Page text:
David Brunori notes ($link) some odd behavior by Good Jobs First, a left-side outfit that has been on the side of the angels by highlighting the baneful effects of corporate welfare tax incentives. The American Legislative Exchange Council came out with a report blasting cronyist tax incentives, and rather than embracing the report, Good Jobs First ripped it — because the Koch Brothers are the Devil:
Yet, Good Jobs First slams ALEC because many recipients of tax incentives have close ties to ALEC. But so what? The fact that corporations, including those run by the Koch brothers, provide support to ALEC doesn’t diminish the argument that incentives are terrible.
Weirdly, Good Jobs First primarily blames the recipients of corporate welfare for taking the money, rather than the politicians who give it away:
Moreover, Good Jobs First inexplicably says that ALEC is wrong to blame policymakers rather than the companies that receive incentives. But the blame for those horrible policies rests squarely on the shoulders of lawmakers and governors who perpetuate them. In a world where the government is handing out benefits to anyone who asks, it’s hard to fault the people who line up for the handout. No one has been more critical of tax incentives than I, but I’ve never blamed the corporations. Nor do I blame the army of consultants and lawyers who grease the wheels to make incentives happen. There’s no blame for anyone other than the cowardly politicians from both parties who can’t seem to resist using those nefarious policies.
Precisely correct. When somebody is handing out free money, it’s hard to turn it down when your competitors are taking all they can.
I have seen smart people I respect do everything short of donning tin-foil hats when talking about the Koch Brothers and their dreadful agenda of influencing the government to leave you alone. Maybe everyone needs an Emmanuel Goldstein.
Adam Michel, Scott Drenkard, New Report Quantifies “Tax Cronyism” (Tax Policy Blog)
Annette Nellen, What about accountability? California solar energy property. Green corporate welfare is still corporate welfare.
Russ Fox, Where Karen Hawkins Disagrees With Me… The Director of the IRS Office of Preparer Responsibility commented on Russ’ post “The IRS Apparently Thinks They Won the Loving Case.” Russ replies to the comment:
Ms. Hawkins is technically correct that Judge Boasberg’s order says nothing about the use of an RTRP designation. However, the Order specifically states that the IRS has no authority to create such a regulatory scheme. If there isn’t such a regulation, what’s the use of the designation?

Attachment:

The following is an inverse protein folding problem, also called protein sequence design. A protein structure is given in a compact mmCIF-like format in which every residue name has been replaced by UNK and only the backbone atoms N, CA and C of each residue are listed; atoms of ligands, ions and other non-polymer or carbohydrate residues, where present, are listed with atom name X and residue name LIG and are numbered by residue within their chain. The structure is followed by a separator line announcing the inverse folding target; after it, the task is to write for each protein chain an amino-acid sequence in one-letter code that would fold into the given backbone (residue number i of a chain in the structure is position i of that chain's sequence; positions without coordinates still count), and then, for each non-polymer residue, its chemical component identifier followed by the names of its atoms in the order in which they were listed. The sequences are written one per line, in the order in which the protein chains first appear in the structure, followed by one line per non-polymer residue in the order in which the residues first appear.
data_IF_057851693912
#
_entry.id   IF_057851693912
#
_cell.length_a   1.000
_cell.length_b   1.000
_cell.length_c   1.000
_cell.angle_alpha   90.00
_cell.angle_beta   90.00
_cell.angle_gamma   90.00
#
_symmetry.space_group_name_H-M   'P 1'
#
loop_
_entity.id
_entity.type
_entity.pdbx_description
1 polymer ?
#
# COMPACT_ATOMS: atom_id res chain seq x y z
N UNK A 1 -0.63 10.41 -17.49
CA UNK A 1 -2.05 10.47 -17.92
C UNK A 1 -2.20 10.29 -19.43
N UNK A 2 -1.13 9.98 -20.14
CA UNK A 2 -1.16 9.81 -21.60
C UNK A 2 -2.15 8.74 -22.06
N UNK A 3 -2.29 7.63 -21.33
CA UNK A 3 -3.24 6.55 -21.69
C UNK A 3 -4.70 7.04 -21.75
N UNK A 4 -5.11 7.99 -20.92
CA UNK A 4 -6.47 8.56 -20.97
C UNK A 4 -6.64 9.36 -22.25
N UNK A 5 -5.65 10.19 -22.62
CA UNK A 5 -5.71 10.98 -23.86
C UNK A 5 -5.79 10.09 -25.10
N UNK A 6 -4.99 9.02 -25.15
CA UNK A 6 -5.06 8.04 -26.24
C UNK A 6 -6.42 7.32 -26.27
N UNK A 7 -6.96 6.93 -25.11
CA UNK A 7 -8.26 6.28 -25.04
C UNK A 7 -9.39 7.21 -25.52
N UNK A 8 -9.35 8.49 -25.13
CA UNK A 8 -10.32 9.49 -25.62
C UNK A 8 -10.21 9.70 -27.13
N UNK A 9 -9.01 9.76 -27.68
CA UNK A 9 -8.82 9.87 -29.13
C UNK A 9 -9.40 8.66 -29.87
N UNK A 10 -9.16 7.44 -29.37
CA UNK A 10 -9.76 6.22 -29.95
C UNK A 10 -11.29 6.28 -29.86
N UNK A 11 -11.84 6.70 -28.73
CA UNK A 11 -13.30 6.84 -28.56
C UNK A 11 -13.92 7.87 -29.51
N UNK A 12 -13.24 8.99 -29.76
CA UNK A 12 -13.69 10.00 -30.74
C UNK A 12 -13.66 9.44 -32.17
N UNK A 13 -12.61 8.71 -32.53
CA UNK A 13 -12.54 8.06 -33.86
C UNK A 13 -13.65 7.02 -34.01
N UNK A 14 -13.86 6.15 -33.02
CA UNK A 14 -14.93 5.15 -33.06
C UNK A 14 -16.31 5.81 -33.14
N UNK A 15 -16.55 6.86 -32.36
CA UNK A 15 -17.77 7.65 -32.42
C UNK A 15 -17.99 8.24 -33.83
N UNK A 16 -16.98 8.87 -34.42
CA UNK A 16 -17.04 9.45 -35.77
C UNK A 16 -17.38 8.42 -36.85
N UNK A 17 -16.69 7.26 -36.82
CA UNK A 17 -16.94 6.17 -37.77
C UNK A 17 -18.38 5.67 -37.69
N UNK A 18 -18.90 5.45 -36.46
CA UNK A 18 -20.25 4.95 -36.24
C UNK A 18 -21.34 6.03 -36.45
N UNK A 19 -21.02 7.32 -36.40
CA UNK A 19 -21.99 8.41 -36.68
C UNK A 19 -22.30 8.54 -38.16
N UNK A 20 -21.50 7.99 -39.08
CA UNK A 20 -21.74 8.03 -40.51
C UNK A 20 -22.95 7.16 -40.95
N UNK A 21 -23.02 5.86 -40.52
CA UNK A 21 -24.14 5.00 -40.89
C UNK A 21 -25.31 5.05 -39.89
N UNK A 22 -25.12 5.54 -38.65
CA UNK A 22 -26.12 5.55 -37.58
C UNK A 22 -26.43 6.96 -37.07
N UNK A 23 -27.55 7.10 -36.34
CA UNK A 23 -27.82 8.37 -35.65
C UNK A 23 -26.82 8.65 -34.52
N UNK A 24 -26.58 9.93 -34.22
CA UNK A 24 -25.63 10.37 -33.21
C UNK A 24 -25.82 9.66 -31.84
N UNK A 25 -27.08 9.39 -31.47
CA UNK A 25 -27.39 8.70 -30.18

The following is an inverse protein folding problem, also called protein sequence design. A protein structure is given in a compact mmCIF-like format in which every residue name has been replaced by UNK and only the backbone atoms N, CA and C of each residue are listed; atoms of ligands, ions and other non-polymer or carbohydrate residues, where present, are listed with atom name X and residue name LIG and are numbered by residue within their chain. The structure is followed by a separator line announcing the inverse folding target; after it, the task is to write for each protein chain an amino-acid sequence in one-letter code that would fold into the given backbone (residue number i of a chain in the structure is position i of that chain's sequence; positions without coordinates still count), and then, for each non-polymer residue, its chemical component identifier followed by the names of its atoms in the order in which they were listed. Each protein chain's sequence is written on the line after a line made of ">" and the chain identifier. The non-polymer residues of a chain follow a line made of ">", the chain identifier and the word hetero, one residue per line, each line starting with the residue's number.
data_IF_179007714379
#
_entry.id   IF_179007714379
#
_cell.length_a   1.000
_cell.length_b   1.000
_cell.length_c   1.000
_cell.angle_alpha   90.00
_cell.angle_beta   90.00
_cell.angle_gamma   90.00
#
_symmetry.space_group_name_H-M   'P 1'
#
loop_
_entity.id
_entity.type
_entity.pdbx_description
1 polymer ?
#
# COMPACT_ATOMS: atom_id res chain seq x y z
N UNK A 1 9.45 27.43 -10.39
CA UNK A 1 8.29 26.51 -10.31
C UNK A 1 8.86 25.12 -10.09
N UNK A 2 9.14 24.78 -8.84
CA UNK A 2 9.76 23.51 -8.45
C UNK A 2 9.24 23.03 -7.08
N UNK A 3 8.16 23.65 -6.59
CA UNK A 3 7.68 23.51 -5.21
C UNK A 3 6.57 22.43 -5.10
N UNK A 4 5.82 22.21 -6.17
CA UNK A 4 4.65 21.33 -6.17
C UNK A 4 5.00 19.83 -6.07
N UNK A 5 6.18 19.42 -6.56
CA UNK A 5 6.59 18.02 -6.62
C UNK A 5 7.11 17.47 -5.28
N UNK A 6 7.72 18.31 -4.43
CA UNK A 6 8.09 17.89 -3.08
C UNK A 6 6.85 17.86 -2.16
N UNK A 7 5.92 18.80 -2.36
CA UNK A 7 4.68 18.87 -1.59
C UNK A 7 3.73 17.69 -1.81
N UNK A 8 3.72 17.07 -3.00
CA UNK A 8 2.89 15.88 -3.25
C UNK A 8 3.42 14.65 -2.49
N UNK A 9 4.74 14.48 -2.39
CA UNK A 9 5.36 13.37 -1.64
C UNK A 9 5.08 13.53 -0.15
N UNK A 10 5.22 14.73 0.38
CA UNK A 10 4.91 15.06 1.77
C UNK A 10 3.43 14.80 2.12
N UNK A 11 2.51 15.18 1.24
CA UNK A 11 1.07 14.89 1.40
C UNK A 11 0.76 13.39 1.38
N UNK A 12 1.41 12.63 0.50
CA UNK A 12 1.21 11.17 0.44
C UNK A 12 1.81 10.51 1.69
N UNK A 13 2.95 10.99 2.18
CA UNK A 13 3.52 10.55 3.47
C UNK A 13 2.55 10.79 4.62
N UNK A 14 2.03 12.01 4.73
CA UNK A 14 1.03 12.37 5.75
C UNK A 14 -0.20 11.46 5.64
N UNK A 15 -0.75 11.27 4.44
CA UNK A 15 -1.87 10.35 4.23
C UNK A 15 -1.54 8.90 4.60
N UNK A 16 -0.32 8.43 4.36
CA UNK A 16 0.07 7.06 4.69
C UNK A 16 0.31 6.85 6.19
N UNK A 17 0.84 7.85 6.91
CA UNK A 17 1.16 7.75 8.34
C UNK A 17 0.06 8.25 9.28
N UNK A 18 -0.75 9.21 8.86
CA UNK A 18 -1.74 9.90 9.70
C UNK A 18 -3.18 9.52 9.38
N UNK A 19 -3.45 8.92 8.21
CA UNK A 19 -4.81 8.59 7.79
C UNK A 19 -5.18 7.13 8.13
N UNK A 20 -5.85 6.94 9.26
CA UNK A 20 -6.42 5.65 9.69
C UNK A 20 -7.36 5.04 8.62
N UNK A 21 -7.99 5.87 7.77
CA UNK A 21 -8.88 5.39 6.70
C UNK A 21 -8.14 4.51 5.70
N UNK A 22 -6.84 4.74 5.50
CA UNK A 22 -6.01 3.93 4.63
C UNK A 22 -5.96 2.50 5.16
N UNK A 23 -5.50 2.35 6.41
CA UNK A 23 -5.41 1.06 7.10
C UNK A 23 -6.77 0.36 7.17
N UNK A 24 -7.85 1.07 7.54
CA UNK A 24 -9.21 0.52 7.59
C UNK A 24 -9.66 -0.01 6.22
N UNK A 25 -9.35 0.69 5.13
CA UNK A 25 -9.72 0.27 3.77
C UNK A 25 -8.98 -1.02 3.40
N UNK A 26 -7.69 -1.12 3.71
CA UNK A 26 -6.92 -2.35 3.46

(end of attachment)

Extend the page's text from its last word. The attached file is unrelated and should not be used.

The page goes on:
The courts closed the front door to preparer regulation, so the IRS is trying to find an unlocked window.
TaxGrrrl, IRS Imposes New Limits On Tax Refunds By Direct Deposit. “Effective for the 2015 tax season, the IRS will limit the number of refunds electronically deposited into a single financial account (such as a savings or checking account) or prepaid debit card to three.”
This seems like a measure that should have been put in place years ago. The Worst Commissioner Ever apparently had other priorities.
Kay Bell, Actor Robert Redford sues NY tax office over $1.6 million bill. The actor gets dragged into New York via a pass-through entity in which he had an interest — a topic we mentioned last week.
Renu Zaretsky, August Avoidance: Corporate Taxes and Budget Realities. The TaxVox headline roundup covers inversions, gridlock, and Kansas.
Ajay Gupta, The Libertarian Case for BEPS (Tax Analysts Blog) BEPS stands for “Base Erosion and Profit Shifting.”
Matt Gardiner, Inversions Aside, Don’t Lose Sight of Other Ways Corps. Are Dodging Taxes (Tax Justice Blog). Don’t worry, Matt. If I did, my clients would take their business elsewhere.
Robert D. Flach, HEY MR PRESIDENT – DON’T SHOOT THE MESSENGER! “If there is something wrong with the Tax Code do not blame the accountant or tax professional. We have a moral and ethical responsibility to bring to our clients’ attention all the legal deductions, credits, loopholes, techniques, and strategies that are available to reduce their federal and state tax liabilities to the least possible amounts.”
Jack Townsend, U.S. Forfeits Over $480 Million Stolen by Former Nigerian Dictator. The headline is misleading — the U.S. received the cash in a forfeiture — they seized it, rather than forfeiting it.
TaxProf, The IRS Scandal, Day 459
Instapundit, GANGSTER GOVERNMENT: Inspectors general say Obama aides obstruct investigations. The majority of the 78 federal inspectors general took the extraordinary step of writing an open letter saying the Administration is blocking their work as a matter of course. The IRS stonewalling on the Tea Party scandal is part of the pattern.
News from the Profession. It’s Completely Understandable Someone Might Sign Over 200 Audit Reports By Mistake (Adrienne Gonzalez, Going Concern)
You mean they didn’t shift to organic carrot juice? “From Coke to Coors: A Field Study of a Fat Tax and its Unintended Consequences” (Via Maria Koklanaris at Tax Analysts):
Could taxation of calorie-dense foods such as soft drinks be used to reduce obesity? To address this question, a six-month field experiment was conducted in an American city of 62,000 where half of the 113 households recruited into the study faced a 10% tax on calorie-dense foods and beverages and half did not. The tax resulted in a short-term (1-month) decrease in soft drink purchases, but no decrease over a 3-month or 6-month period. Moreover, in beer-purchasing households, this tax led to increased purchases of beer.
I’m sure the politicians who want to run everyone’s diet will angrily demand higher beer taxes in response.